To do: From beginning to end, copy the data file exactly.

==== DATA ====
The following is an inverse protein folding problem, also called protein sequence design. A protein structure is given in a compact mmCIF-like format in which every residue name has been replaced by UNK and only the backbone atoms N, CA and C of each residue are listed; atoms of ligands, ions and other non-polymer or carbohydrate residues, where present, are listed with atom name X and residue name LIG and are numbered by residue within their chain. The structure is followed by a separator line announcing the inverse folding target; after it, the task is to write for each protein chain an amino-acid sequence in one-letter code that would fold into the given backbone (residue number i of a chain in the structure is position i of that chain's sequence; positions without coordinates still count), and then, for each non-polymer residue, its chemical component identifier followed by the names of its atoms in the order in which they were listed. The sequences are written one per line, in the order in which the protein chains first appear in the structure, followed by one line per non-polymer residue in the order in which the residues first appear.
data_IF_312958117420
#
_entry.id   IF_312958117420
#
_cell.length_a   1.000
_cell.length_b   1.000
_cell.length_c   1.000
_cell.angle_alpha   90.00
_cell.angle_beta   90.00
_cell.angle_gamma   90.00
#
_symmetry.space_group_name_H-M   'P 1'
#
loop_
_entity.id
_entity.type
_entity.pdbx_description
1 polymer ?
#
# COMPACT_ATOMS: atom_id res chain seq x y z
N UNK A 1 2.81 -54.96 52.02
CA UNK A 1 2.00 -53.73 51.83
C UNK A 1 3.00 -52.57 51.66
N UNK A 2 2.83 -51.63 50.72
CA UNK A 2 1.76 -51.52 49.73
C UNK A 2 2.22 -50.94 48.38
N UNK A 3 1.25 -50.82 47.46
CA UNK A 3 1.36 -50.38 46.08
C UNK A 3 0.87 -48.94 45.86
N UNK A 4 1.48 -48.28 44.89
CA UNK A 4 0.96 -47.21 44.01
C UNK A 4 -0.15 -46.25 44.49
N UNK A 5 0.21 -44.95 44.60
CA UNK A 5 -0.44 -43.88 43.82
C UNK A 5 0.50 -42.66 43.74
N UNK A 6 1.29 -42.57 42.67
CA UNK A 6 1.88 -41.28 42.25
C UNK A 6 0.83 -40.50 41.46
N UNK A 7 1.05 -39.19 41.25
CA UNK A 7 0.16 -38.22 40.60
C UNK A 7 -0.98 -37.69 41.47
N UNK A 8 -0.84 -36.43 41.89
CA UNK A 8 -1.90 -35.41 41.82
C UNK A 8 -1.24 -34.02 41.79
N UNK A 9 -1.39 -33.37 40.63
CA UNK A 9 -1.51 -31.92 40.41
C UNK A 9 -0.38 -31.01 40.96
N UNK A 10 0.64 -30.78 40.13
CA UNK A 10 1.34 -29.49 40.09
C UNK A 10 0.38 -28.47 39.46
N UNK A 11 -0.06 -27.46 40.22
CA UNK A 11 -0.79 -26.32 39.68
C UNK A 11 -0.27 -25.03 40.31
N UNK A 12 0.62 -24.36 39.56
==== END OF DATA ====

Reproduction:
The following is an inverse protein folding problem, also called protein sequence design. A protein structure is given in a compact mmCIF-like format in which every residue name has been replaced by UNK and only the backbone atoms N, CA and C of each residue are listed; atoms of ligands, ions and other non-polymer or carbohydrate residues, where present, are listed with atom name X and residue name LIG and are numbered by residue within their chain. The structure is followed by a separator line announcing the inverse folding target; after it, the task is to write for each protein chain an amino-acid sequence in one-letter code that would fold into the given backbone (residue number i of a chain in the structure is position i of that chain's sequence; positions without coordinates still count), and then, for each non-polymer residue, its chemical component identifier followed by the names of its atoms in the order in which they were listed. The sequences are written one per line, in the order in which the protein chains first appear in the structure, followed by one line per non-polymer residue in the order in which the residues first appear.
data_IF_312958117420
#
_entry.id   IF_312958117420
#
_cell.length_a   1.000
_cell.length_b   1.000
_cell.length_c   1.000
_cell.angle_alpha   90.00
_cell.angle_beta   90.00
_cell.angle_gamma   90.00
#
_symmetry.space_group_name_H-M   'P 1'
#
loop_
_entity.id
_entity.type
_entity.pdbx_description
1 polymer ?
#
# COMPACT_ATOMS: atom_id res chain seq x y z
N UNK A 1 2.81 -54.96 52.02
CA UNK A 1 2.00 -53.73 51.83
C UNK A 1 3.00 -52.57 51.66
N UNK A 2 2.83 -51.63 50.72
CA UNK A 2 1.76 -51.52 49.73
C UNK A 2 2.22 -50.94 48.38
N UNK A 3 1.25 -50.82 47.46
CA UNK A 3 1.36 -50.38 46.08
C UNK A 3 0.87 -48.94 45.86
N UNK A 4 1.48 -48.28 44.89
CA UNK A 4 0.96 -47.21 44.01
C UNK A 4 -0.15 -46.25 44.49
N UNK A 5 0.21 -44.95 44.60
CA UNK A 5 -0.44 -43.88 43.82
C UNK A 5 0.50 -42.66 43.74
N UNK A 6 1.29 -42.57 42.67
CA UNK A 6 1.88 -41.28 42.25
C UNK A 6 0.83 -40.50 41.46
N UNK A 7 1.05 -39.19 41.25
CA UNK A 7 0.16 -38.22 40.60
C UNK A 7 -0.98 -37.69 41.47
N UNK A 8 -0.84 -36.43 41.89
CA UNK A 8 -1.90 -35.41 41.82
C UNK A 8 -1.24 -34.02 41.79
N UNK A 9 -1.39 -33.37 40.63
CA UNK A 9 -1.51 -31.92 40.41
C UNK A 9 -0.38 -31.01 40.96
N UNK A 10 0.64 -30.78 40.13
CA UNK A 10 1.34 -29.49 40.09
C UNK A 10 0.38 -28.47 39.46
N UNK A 11 -0.06 -27.46 40.22
CA UNK A 11 -0.79 -26.32 39.68
C UNK A 11 -0.27 -25.03 40.31
N UNK A 12 0.62 -24.36 39.56